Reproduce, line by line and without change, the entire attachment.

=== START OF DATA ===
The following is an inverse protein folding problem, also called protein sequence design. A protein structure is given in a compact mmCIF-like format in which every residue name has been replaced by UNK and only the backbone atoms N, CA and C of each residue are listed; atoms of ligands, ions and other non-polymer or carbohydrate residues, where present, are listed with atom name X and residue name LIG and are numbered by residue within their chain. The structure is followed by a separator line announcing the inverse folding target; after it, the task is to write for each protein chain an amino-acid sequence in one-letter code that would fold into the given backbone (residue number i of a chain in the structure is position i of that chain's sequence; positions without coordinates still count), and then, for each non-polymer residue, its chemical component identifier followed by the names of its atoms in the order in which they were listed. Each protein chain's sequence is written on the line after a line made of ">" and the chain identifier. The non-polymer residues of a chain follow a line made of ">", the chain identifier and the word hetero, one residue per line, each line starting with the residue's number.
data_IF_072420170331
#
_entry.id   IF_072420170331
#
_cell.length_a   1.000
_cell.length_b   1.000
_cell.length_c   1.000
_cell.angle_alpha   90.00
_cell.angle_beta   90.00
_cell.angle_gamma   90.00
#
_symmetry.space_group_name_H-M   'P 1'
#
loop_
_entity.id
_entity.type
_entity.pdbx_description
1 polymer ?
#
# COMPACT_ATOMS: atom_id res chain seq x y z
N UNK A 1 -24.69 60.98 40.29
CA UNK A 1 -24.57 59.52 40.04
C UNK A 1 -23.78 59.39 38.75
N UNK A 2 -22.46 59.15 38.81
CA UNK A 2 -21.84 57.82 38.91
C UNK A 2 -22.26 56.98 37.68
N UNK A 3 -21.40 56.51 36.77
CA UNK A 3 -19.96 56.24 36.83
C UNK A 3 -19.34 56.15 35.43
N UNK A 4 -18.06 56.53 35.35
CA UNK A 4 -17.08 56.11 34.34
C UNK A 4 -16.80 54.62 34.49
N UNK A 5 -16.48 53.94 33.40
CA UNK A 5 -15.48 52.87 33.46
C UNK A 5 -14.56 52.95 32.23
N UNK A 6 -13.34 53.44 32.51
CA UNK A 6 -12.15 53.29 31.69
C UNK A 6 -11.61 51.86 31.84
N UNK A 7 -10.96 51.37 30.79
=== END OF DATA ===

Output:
The following is an inverse protein folding problem, also called protein sequence design. A protein structure is given in a compact mmCIF-like format in which every residue name has been replaced by UNK and only the backbone atoms N, CA and C of each residue are listed; atoms of ligands, ions and other non-polymer or carbohydrate residues, where present, are listed with atom name X and residue name LIG and are numbered by residue within their chain. The structure is followed by a separator line announcing the inverse folding target; after it, the task is to write for each protein chain an amino-acid sequence in one-letter code that would fold into the given backbone (residue number i of a chain in the structure is position i of that chain's sequence; positions without coordinates still count), and then, for each non-polymer residue, its chemical component identifier followed by the names of its atoms in the order in which they were listed. Each protein chain's sequence is written on the line after a line made of ">" and the chain identifier. The non-polymer residues of a chain follow a line made of ">", the chain identifier and the word hetero, one residue per line, each line starting with the residue's number.
data_IF_072420170331
#
_entry.id   IF_072420170331
#
_cell.length_a   1.000
_cell.length_b   1.000
_cell.length_c   1.000
_cell.angle_alpha   90.00
_cell.angle_beta   90.00
_cell.angle_gamma   90.00
#
_symmetry.space_group_name_H-M   'P 1'
#
loop_
_entity.id
_entity.type
_entity.pdbx_description
1 polymer ?
#
# COMPACT_ATOMS: atom_id res chain seq x y z
N UNK A 1 -24.69 60.98 40.29
CA UNK A 1 -24.57 59.52 40.04
C UNK A 1 -23.78 59.39 38.75
N UNK A 2 -22.46 59.15 38.81
CA UNK A 2 -21.84 57.82 38.91
C UNK A 2 -22.26 56.98 37.68
N UNK A 3 -21.40 56.51 36.77
CA UNK A 3 -19.96 56.24 36.83
C UNK A 3 -19.34 56.15 35.43
N UNK A 4 -18.06 56.53 35.35
CA UNK A 4 -17.08 56.11 34.34
C UNK A 4 -16.80 54.62 34.49
N UNK A 5 -16.48 53.94 33.40
CA UNK A 5 -15.48 52.87 33.46
C UNK A 5 -14.56 52.95 32.23
N UNK A 6 -13.34 53.44 32.51
CA UNK A 6 -12.15 53.29 31.69
C UNK A 6 -11.61 51.86 31.84
N UNK A 7 -10.96 51.37 30.79